"Unless things are testable, it's typically considered outside the realm of things a skeptic will look at," says Gold.
With all the high-brow discussions and existential musings, skeptics can - at times - come across as elitist kill-joys.
As American science writer Michael Shermer once wrote: "It is easy, even fun, to challenge others' beliefs when we are smug in the certainty of our own."
Stratford psychic Donna Fairclough, who has felt the wrath of the skeptics, believes things like the spirit world are beyond the group's comprehension.
"Why would you go and ask a skeptic for their knowledge about something they've never experienced?" she says.
"I don't really care what they have to say. We know the truth and that's the way it is. It takes more than five minutes to learn what we know and how we go about it and I don't need their opinion because they know nothing about it."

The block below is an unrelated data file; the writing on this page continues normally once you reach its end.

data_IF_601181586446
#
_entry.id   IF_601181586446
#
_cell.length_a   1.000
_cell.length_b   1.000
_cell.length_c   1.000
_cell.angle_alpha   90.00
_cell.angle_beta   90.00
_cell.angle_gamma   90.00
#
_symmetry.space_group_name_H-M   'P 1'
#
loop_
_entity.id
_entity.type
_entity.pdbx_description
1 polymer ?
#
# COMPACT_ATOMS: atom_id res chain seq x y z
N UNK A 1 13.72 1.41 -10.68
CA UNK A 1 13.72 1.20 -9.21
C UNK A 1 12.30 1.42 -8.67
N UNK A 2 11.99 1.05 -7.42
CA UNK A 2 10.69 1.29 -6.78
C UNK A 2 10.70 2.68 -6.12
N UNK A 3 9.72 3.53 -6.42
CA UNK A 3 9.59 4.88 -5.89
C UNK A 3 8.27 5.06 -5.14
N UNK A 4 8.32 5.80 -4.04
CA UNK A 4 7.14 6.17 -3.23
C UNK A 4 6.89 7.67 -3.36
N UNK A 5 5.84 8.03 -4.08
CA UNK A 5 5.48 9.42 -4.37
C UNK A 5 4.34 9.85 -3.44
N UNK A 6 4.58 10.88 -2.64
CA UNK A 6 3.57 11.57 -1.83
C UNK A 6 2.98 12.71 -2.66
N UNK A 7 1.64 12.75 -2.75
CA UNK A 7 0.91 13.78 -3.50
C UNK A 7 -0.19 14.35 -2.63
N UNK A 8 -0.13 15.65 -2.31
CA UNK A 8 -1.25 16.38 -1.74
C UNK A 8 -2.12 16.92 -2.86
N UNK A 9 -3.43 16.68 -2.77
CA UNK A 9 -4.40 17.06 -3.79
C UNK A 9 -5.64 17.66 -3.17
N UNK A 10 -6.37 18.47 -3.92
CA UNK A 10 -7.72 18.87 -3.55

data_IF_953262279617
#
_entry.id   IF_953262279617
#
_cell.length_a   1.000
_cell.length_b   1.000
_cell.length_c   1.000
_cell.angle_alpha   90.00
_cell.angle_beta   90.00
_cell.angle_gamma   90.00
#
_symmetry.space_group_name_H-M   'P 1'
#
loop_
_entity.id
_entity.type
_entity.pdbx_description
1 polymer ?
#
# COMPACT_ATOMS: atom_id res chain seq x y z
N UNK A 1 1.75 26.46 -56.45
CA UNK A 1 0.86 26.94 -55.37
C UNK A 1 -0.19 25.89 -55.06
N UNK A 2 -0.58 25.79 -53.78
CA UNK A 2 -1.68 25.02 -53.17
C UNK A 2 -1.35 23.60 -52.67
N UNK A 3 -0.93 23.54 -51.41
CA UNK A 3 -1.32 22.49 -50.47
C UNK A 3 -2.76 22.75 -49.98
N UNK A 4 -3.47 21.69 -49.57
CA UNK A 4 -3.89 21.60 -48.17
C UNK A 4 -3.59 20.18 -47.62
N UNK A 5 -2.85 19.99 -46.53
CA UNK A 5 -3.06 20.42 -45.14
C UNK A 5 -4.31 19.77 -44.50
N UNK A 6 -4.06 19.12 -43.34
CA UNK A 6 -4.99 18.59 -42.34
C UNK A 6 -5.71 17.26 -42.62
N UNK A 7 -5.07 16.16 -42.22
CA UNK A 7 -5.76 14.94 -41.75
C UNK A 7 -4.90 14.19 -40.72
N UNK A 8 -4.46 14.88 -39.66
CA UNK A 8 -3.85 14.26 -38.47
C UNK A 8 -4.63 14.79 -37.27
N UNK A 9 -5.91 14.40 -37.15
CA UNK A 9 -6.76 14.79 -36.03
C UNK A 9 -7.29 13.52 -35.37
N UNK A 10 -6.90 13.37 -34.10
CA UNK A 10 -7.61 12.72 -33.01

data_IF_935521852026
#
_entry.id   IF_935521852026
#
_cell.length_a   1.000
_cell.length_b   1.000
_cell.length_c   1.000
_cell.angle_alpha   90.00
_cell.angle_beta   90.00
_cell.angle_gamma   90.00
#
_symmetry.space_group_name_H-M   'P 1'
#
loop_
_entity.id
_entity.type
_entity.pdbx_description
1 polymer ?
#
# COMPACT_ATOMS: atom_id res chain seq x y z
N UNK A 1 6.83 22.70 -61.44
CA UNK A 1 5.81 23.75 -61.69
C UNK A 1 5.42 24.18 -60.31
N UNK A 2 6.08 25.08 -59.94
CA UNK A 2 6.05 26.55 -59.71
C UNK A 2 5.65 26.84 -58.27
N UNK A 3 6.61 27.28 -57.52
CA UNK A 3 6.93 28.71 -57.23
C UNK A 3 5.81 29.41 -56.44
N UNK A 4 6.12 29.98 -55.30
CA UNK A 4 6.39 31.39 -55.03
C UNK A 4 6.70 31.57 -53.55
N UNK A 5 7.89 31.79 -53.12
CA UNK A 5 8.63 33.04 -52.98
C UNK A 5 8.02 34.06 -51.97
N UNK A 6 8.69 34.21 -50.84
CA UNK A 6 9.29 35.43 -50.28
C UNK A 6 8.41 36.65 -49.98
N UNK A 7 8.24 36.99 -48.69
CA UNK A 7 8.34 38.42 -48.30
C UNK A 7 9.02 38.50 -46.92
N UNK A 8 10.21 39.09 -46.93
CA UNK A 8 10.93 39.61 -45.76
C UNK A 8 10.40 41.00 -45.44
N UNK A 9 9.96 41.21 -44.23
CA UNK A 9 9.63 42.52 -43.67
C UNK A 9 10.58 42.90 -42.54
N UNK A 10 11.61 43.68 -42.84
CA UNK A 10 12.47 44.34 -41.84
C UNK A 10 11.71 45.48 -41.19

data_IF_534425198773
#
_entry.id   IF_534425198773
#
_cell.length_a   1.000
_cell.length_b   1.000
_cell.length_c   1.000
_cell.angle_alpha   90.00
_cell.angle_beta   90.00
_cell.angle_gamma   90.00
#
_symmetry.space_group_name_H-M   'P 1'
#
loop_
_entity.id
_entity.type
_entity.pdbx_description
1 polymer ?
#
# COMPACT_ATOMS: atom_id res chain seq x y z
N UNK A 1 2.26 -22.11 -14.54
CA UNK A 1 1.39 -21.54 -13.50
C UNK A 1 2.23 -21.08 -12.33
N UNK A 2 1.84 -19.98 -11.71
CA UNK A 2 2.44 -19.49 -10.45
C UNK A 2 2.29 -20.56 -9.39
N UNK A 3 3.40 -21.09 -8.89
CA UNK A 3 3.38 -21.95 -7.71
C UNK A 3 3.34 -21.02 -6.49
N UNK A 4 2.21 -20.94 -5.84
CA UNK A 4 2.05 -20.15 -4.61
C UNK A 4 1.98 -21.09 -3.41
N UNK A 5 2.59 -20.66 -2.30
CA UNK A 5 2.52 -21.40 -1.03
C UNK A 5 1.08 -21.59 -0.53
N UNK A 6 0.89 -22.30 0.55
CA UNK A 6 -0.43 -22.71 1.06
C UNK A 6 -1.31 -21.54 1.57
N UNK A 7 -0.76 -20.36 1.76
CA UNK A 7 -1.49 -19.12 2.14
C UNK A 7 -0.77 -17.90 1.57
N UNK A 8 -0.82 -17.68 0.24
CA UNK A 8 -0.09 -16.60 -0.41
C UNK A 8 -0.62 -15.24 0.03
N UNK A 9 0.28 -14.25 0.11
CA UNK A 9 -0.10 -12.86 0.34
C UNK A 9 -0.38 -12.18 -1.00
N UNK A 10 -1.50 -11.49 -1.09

Fairclough can't divulge exactly how she was able to tell the Murphy family where to look for Stephen Murphy, however, as she has signed an exclusive deal with That's Life! magazine.
Jeers like hers don't faze the skeptics, though, who believe criticism leveraged against them is mostly based on misperception.
"Usually we get defined by the stereotype that we're all balding, bearded, elderly, dogmatic, authoritarian males," says Hyde.
"They say, 'skeptics? Oh, they pooh-pooh everything and they're nasty to people and they refuse to believe anything.' And we say, there's a difference between belief based on faith and belief based on evidence."
Gold agrees: "The term can have negative-sounding connotations attached to it. People tend to hear 'skeptic' and think, 'Cynics - you guys don't believe in anything - you're just there to debunk knowledge,' when it's kind of the complete opposite.
"The scientific consensus is the best tool we have at the moment for finding out what is true."
- Sunday Magazine